Frederick Nance, a Cleveland-based regional managing partner at Squire Patton Boggs (HANDOUT).
Frederick Nance, a Cleveland-based regional managing partner at Squire Patton Boggs (HANDOUT). ()

Squire Patton Boggs announced Monday that Cleveland-based partner Frederick Nance will be the global firm’s next managing partner for U.S. operations, beginning Jan. 1. He will also become the first African-American partner to sit on the firm’s 12-person global board and six-person executive group.

Nance, 63, heads Squire Patton’s U.S. sports and entertainment practice, with a client roster that includes LeBron James—whom he’s represented since the basketball star was 17—and comedian Dave Chappelle. A Cleveland native, Nance has spent his entire professional life in the city, where he has been a leader in civic, cultural, and sports institutions.

He led the city’s Chamber of Commerce from 2006 to 2008, helped bring the Browns back to Cleveland, served as the football team’s general counsel from 2009 to 2012 (and remains outside counsel) and sat on the board of the Cleveland Museum of Art.

In his new role, Nance will help lead Squire Patton’s continuing efforts to integrate a 1,600-lawyer firm that was created two years ago when Cleveland-based Squire Sanders merged with the Washington, D.C.-based Patton Boggs. The combination produced a network of lawyers in 21 countries, and the transition has encountered a few bumps, including partner departures from the Patton Boggs side. Recently, the firm brought in former U.S. Speaker of the House John Boehner, who will serve as a strategic adviser to clients.

The American Lawyer recently spoke with Nance about the challenges ahead. The conversation has been condensed and edited for clarity.

What specific challenges does Squire Patton face?

The biggest challenge is what I call connecting the dots.  We have so many relationships, so much talent, so many different practices in so many different places—if we truly will realize the benefits of the merger, we’ve got to make certain that there is information shared internally. Lawyers as a species are not instinctively collaborative. We have to continue to incent behavior that is collaborative.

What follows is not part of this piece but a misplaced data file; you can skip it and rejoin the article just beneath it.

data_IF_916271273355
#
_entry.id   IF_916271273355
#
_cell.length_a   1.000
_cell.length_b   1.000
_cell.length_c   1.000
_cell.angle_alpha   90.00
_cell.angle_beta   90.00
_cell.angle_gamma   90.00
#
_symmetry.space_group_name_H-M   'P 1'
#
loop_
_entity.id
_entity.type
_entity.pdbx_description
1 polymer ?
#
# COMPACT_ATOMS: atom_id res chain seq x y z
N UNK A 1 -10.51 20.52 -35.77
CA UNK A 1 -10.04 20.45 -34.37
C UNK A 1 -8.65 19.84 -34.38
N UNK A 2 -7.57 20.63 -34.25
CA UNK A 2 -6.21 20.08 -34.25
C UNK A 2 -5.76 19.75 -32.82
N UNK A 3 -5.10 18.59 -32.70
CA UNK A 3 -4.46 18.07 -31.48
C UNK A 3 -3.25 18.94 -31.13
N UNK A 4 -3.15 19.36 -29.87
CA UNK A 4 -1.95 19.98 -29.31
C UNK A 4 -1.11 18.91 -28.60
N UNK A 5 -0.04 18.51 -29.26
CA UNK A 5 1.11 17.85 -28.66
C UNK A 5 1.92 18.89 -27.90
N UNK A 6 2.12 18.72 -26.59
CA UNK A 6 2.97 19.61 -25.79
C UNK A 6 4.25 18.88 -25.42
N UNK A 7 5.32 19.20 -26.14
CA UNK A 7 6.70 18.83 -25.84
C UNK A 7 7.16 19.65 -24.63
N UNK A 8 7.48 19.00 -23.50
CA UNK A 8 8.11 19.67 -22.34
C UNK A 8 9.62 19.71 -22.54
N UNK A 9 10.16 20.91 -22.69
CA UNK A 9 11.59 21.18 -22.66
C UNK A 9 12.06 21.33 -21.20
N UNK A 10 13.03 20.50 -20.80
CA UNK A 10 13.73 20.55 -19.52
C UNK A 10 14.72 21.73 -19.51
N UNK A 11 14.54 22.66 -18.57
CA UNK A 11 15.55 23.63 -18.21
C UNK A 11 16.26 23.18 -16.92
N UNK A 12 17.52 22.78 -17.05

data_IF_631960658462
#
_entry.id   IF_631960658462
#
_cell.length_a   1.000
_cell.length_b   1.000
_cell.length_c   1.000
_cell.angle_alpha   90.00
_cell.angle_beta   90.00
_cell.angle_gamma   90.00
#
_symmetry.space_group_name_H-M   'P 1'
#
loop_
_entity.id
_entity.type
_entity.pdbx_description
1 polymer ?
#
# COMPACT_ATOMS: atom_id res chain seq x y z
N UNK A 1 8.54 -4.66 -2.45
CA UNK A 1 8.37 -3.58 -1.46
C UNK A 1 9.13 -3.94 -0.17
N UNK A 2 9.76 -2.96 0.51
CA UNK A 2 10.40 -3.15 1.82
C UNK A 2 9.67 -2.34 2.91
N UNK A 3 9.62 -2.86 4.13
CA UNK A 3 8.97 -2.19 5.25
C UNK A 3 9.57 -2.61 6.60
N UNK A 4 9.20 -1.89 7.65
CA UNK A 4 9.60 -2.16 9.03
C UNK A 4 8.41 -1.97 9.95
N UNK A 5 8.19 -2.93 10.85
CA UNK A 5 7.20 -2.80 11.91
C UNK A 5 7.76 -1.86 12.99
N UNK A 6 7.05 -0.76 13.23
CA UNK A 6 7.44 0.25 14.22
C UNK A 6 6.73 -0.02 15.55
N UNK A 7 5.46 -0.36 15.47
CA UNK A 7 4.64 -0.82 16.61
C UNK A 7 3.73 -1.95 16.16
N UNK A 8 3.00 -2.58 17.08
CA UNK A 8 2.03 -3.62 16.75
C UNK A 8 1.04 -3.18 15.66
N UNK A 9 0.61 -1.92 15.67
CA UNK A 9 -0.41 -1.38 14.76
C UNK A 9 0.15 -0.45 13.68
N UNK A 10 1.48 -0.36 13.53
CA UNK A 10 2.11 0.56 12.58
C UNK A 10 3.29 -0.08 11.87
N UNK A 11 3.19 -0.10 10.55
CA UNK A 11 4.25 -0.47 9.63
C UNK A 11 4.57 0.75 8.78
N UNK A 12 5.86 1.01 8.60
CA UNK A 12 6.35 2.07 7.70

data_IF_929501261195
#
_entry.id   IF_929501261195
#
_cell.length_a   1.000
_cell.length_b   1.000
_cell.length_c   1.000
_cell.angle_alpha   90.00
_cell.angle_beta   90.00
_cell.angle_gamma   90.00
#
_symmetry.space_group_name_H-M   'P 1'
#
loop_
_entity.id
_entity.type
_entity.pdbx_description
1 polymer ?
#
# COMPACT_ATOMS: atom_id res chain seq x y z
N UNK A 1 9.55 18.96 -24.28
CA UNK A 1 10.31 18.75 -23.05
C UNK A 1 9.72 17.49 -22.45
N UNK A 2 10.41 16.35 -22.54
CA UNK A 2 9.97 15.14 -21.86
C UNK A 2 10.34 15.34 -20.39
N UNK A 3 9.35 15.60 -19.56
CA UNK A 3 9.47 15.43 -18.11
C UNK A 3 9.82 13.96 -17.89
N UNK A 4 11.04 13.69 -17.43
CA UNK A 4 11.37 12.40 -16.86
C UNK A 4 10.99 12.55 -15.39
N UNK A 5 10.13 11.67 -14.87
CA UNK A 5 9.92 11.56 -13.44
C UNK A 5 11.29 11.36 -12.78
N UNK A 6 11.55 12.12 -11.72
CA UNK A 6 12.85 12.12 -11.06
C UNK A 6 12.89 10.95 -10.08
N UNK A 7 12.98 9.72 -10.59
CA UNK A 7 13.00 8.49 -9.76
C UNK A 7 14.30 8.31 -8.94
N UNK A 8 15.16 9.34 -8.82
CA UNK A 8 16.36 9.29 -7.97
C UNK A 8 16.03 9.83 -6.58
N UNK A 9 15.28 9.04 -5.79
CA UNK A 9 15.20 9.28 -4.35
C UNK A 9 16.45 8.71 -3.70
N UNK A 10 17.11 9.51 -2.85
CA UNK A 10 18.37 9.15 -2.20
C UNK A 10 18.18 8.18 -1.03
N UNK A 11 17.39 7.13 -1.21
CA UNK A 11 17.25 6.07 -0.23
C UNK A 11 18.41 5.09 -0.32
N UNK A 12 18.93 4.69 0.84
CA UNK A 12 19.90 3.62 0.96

You’ve been a civic leader in Cleveland, which is on the upswing. What lessons from that experience can you apply to leading a law firm?

My practice has resided in the intersection between government, business and the economic development nonprofits. They don’t instinctively connect or communicate well, so somebody has  to facilitate that process. What I’ve done throughout my career is help to bring initiatives and projects to life by getting people from those very different sectors to understand each other and to make things happen

How can you use your experience with athletes and sports teams to help motivate lawyers?

It will sound like a platitude, but it’s real: Unstinting dedication to excellence is first and foremost. Relationships are important, market position is important, but job one is complete dedication to excellent client service. It is quality followed by quantity, with quantity meaning hard work. You can be very talented, but if you don’t apply yourself, you won’t get the outcome.

I tell this to law students—the coin of the realm when you’re a student and certainly as a new associate is your academic and analytic abilities. It’s your grades and your test scores. Eventually you realize that continuing to succeed and excel requires something else. The thing that starts to distinguish you and move you forward is in fact your interpersonal skill set. That’s more true now than it was when I started.  For some people that’s a pretty rude awakening.

One of your entertainment clients, Dave Chappelle, is now back in the news.

Yes, he will host “Saturday Night Live” next week. I’m working on a number of projects with him. I’ve been working with him about 11 years. I can’t really talk about the biggest project underway, but it will be public within a couple of months.

The irony is, he called me out of the blue. I get lots of calls from strangers, and I don’t return calls from people I don’t know. I’ve gotten calls from people who bought a bad mattress. When he first called, I didn’t call him back because I didn’t think it could be him. He called again, and my wife said, ‘Why don’t you call him back?’ We’ve been together ever since.

It’s still relatively rare for top firms to have nonwhite or women partners in senior management positions. How can firms improve their diversity?

Look at the firm’s most important client relationships. If there are no women and minorities involved in them, go to the person involved and say, over a reasonable period of time this needs to change. At least exposing women and minorities to those important relationships gives them the opportunity. They may grow into them, they may not. But doing that in a more systematic way, rather than letting it happen, is something every firm can do.

Big Law is lagging. It’s got a long way to go. Diversity is an area where Squire Patton can be a leader. We have women heading so many practice areas. [Jane Haxby heads the corporate practice for Europe, the Middle East and Asia; Caroline Noblet and Jill Kirila co-lead the global labor and employment practice; and Lisa Henneberry leads the global energy and natural resources practice.] Our five-person executive management group at the beginning of the new year will include me and [U.K. partner] Jane Haxby. That’s a differentiator, and our clients are looking for that.